Speech for Councillor Lee 14 JulyGood morning and a very warm welcome to all of you.Welcome to the Great Northern Hotel and also to Peterborough itself.It is great to see so many people here with an interest in the historic environment andin our heritage. There are some excellent speakers coming up who will be putting thespotlight on some of our city’s hidden treasures and the ongoing work to ensure ourheritage assets are preserved and celebrated.I would like to thank to both the Heritage Lottery Fund and Vivacity for supportingtoday’s conference and Opportunity Peterborough for hosting such a worthwhileevent.The subject of today’s conference is about making heritage resilient. In Peterboroughwe have some fantastic heritage assets and we need to work together to make surewe are making the most of them and showing the rest of the UK, those buildings,parks and green spaces that unlock the secrets of Peterborough’s rich andinteresting history.As the Heritage Champion for Peterborough this is something very close to my heart.Like other local authorities, Peterborough City Council owns many of the city’sheritage assets including Peterborough Museum and the Victorian Central Parkwhich has won the prestigious Green Flag for the past eight years.Some of these assets are now managed on our behalf by partner organisationsincluding Vivacity which manages the museum, the Key Theatre, our libraries, sportscentres and Flag Fen, one of the best preserved late Bronze Age monumentalstructures in Britain. Our trees, parks and green open spaces are also managed byEnterprise Peterborough.But Peterborough City Council is still strongly committed to ensuring we maximiseour assets and that is why we successfully bid for £3 million to pay for theredevelopment of our museum from the Heritage Lottery Fund which attracted50,000 visitors last year.We also are investing £100,000 a year over the next three years to Flag Fen.We are also providing grants to restore other historic buildings such as thepartnership scheme with English Heritage in the city centre, and as a local planningauthority play a key role in ensuring our buildings of the future complement thosefrom the past.As Heritage Champion I am passionate about ensuring that protecting our heritageand ensuring it is considered in our policy and strategy-making.I chair the Heritage Steering Group, which brings together the heritage interests ofPeterborough, from the local Civic Society to English Heritage, and currentlycomprises of about 10 different organisations.Peterborough is often perceived as a new town, but it has a rich and varied heritagecomprising of over 1000 listed buildings, 64 scheduled monuments and 29conservation areas, including the city centre itself. Recently the city council workedalongside parish councils and the civic society to put together a draft local list of over
230 buildings, including the one we are standing in now. This innovative andcommunity led approach will be highlighted in an English heritage case study laterthis year.The historic environment is vitally important to Peterborough. It underpins localemployment and attracts inward investment into the city. A recent study hashighlighted that the value of the heritage attractions group to the city in 2010 wasover 27 million pounds. This is something we can enhance with new approaches totourism and new projects, including the Cathedral’s ‘Peterborough 900’ project,launched just a few weeks ago.This innovative project aims to ensure the cathedral remains at the heart of city lifeby creating a Music Education Centre for the community as well as the Cathedral,upgrading facilities for visitors and pilgrims and establishing ‘drop-in’ facilities forthose in need including the homeless, and ex-service personnel (in partnership withCombat Stress).Peterborough’s heritage is a cornerstone for regeneration projects, with thedemolition of Norwich Union House, often referred to as the Corn Exchange Building.This has enabled St Johns Church now to be appreciated in its fully glory and thecreation of the new green open space in the city centre - St Johns Square as part ofthe city centre regeneration. If you join us later for the evening reception, and I do hope you will do so, you will beable to see inside St Johns, a Grade 1 listed church dating back at 1407.2011 is an historic year for the Museum as it undergoes a 12-month redevelopmentthat has been funded by Vivacity, Peterborough City Council and the Heritage LotteryFund. On Christmas Eve 2010 museum staff waved off their final visitors until early2012 when the redevelopment project is due to be complete. However, although thebuilding will be closed, the museum service will continue throughout the year, as stafftake the museum out on tour to venues across the city.Peterborough Museum is one of the city’s most popular attractions, along with theCathedral, Nene Valley Railway and Sacrewell Farm – each of which get over 60,000visitors per year.Peterborough Museum is in one of the city’s most historic buildings, which datesback to the Georgian era, and on the site of an earlier Tudor property.Vivacity has also recently taken on the management of Flag Fen Bronze Age site,and we will be working hard to maximise its true potential attracting visitors from farand wide to a world class site.Peterborough city centre is predominantly of Victorian and Georgian stock with someolder timber framed buildings, and of course the Cathedral. The Cathedral and itsprecincts are a source of pride and an important part of the local identity of the city.Its iconic image is regular used as a symbol for the city in organisation logos andbranding including the recently launched partnership with Enterprise Peterborough,which now carries out the city’s waste collection services and manages our parksand green spaces on behalf of the council.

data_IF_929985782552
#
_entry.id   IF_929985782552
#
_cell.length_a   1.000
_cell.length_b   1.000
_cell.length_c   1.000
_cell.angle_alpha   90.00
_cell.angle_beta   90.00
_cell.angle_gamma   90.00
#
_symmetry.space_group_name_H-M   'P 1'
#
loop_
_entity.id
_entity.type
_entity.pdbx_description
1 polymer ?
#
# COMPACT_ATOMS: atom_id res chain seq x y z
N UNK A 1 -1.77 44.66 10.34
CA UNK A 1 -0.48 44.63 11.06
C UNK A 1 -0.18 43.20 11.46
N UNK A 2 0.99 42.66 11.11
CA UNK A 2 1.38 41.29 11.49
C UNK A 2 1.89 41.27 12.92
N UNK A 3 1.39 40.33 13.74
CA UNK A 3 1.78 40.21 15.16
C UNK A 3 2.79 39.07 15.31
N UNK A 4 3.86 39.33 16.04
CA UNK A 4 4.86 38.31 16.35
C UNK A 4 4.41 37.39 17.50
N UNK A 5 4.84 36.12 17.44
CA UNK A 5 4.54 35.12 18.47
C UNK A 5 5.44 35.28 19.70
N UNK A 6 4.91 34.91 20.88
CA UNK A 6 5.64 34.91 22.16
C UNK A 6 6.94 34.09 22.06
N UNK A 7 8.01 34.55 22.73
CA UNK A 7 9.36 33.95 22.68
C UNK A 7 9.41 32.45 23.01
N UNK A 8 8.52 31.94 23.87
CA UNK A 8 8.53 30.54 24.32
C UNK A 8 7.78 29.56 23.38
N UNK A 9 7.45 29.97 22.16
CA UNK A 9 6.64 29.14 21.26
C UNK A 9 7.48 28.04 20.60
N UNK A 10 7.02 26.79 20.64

The cathedral and the newly revamped Cathedral Square featured prominently in amarketing campaign in London to attract investment into Peterborough.The historic environment is great for providing skills, training and educationalopportunities within the city.Local initiatives, to work with young people who were not in education, employmentand training, to teach them traditional skills proved a great success.Young people were taught dry stone walling and hedge-laying to name just a few ofthe traditional skills that are still required to maintain some of the rural areas of thecity.Schools regularly take visits out to the heritage sites where they can try out all sortsof hands-on experiences. They can take a peek inside a Bronze Age or Iron AgeRoundhouse or learn where their food comes from.To get local people interested in their heritage we have the annual Heritage Festival,which took place a few weeks ago.Over 20,000 people attending a wide variety of events, from eminent historian andBBC broadcaster Dr David Starkey to falconry displays.Heritage Open Days, coming up in September are supported by the city council andthe Civic Society and Vivacity, and provide a brilliant opportunity for people to see thesites for free, including this year, the 14th century Longthorpe Tower, one of Britain’stop 100 buildings, according to a new book.The replacement body for the Civic Trust, Civic Voice, held their first annual meetingin this venue last year, and they helped to showcase the high levels of interest in thehistoric environment from groups across the country.Delegates then enjoyed their day in Peterborough, as I hope you shall.Thank you!